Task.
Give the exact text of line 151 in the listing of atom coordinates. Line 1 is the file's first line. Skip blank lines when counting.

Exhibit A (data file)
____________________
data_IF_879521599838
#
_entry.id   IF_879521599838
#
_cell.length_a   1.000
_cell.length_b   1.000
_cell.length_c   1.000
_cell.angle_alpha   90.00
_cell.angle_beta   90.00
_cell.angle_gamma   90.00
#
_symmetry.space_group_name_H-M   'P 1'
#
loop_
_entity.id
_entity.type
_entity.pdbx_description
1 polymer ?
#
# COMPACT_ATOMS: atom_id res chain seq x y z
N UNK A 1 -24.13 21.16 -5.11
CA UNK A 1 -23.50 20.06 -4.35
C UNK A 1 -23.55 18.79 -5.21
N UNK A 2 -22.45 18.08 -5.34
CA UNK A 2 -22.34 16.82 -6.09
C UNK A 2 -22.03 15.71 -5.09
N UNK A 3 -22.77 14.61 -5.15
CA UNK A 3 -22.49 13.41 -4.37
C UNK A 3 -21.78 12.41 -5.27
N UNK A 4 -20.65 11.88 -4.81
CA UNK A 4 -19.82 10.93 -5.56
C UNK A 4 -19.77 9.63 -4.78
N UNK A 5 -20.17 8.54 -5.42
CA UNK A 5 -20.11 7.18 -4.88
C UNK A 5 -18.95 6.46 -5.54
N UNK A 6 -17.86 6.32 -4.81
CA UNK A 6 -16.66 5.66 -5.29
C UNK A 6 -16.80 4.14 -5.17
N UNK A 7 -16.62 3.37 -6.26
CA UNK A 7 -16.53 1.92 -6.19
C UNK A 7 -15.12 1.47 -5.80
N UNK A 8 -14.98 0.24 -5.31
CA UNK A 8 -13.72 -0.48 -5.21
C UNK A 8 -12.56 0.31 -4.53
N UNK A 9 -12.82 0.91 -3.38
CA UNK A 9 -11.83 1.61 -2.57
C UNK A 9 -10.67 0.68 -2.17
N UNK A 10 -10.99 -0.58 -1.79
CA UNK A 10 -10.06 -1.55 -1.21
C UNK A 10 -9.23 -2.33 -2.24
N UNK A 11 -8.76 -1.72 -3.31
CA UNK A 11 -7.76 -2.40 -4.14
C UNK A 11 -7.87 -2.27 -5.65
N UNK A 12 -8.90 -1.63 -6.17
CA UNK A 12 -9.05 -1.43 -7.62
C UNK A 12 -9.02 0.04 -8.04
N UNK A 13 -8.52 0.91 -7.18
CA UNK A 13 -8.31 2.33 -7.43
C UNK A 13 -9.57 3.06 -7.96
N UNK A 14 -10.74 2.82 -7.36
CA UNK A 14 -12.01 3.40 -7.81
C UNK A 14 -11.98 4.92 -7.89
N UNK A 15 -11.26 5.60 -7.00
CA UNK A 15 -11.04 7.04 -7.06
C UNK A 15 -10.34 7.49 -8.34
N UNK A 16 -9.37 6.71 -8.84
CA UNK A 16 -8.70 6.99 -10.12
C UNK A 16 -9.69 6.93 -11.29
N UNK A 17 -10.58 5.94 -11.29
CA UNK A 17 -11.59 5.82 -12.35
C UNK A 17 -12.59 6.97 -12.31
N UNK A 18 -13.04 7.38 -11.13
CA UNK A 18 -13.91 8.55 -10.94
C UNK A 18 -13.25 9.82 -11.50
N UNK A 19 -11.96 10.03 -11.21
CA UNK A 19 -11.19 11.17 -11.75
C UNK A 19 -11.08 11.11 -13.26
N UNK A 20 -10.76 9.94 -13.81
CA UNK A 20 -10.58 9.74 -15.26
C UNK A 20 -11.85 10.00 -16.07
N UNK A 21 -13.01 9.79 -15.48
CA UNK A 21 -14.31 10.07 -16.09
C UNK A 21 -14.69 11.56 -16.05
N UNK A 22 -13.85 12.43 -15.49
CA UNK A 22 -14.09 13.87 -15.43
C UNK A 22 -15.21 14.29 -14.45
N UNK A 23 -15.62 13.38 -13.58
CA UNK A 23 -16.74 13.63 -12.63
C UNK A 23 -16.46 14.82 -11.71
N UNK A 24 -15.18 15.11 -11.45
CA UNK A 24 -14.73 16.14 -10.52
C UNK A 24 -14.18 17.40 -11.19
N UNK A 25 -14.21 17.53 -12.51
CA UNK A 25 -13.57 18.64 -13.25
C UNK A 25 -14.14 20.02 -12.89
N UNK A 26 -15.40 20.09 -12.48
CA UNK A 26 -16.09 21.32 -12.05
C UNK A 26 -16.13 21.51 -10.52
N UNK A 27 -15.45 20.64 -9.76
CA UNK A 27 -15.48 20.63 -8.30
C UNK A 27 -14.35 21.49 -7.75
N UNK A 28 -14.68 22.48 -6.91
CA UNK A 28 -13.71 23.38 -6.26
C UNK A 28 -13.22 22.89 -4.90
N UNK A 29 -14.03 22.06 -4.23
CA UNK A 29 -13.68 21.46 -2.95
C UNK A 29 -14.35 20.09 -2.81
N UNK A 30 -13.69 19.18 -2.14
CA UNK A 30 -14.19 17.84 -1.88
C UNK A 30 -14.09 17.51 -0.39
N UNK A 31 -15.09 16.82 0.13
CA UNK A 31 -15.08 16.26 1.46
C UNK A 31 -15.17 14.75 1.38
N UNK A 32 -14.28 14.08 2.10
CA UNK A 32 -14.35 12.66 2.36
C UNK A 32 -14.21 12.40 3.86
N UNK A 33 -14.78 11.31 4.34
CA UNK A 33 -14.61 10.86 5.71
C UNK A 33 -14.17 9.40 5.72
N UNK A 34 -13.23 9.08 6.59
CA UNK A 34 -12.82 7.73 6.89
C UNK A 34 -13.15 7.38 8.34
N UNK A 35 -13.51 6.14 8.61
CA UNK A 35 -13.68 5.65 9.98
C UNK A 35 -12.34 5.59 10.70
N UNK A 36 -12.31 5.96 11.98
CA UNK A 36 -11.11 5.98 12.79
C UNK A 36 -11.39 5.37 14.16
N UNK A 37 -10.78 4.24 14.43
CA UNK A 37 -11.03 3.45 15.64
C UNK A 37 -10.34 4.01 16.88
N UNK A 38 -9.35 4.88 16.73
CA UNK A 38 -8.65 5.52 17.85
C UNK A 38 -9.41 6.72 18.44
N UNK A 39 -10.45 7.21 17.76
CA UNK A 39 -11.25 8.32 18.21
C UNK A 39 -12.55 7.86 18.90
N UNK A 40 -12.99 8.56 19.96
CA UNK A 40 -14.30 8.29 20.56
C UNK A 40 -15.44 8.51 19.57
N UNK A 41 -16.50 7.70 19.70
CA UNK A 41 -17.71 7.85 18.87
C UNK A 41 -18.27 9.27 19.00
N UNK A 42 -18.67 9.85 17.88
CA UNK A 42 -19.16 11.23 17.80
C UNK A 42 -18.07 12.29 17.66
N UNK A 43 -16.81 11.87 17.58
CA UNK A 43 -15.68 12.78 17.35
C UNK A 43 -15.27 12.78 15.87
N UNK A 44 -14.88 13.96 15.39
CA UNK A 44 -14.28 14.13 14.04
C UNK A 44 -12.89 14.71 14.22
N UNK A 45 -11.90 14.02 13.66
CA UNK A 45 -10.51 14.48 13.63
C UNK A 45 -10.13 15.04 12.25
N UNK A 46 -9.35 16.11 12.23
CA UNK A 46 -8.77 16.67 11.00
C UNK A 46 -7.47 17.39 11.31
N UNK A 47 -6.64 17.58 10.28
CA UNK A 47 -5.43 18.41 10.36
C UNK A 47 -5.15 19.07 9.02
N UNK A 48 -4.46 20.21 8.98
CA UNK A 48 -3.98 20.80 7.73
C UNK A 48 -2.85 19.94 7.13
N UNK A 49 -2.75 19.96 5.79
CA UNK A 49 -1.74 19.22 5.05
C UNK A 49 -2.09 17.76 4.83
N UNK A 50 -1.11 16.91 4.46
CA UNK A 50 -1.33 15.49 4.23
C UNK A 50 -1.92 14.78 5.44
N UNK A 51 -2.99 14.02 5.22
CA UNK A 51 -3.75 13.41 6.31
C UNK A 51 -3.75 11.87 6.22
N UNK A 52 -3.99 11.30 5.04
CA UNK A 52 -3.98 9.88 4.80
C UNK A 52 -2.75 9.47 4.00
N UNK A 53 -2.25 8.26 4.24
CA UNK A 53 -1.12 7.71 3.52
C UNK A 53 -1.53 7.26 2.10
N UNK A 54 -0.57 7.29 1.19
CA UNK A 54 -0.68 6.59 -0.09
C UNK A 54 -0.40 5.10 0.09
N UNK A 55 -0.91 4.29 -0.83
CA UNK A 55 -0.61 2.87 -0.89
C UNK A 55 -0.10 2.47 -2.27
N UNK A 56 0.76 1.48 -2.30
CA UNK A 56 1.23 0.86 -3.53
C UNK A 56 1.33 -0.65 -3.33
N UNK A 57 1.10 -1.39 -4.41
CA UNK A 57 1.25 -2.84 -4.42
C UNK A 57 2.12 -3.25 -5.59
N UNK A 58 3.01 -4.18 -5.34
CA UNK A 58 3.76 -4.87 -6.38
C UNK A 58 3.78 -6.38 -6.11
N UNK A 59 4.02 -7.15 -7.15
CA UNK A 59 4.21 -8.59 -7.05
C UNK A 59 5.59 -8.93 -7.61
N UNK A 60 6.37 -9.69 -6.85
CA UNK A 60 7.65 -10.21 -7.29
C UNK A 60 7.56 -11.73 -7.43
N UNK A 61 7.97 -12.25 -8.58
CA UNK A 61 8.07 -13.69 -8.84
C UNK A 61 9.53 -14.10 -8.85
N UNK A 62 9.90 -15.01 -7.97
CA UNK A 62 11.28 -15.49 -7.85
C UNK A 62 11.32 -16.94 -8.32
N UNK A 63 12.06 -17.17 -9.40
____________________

CA UNK A 44 -14.28 14.13 14.04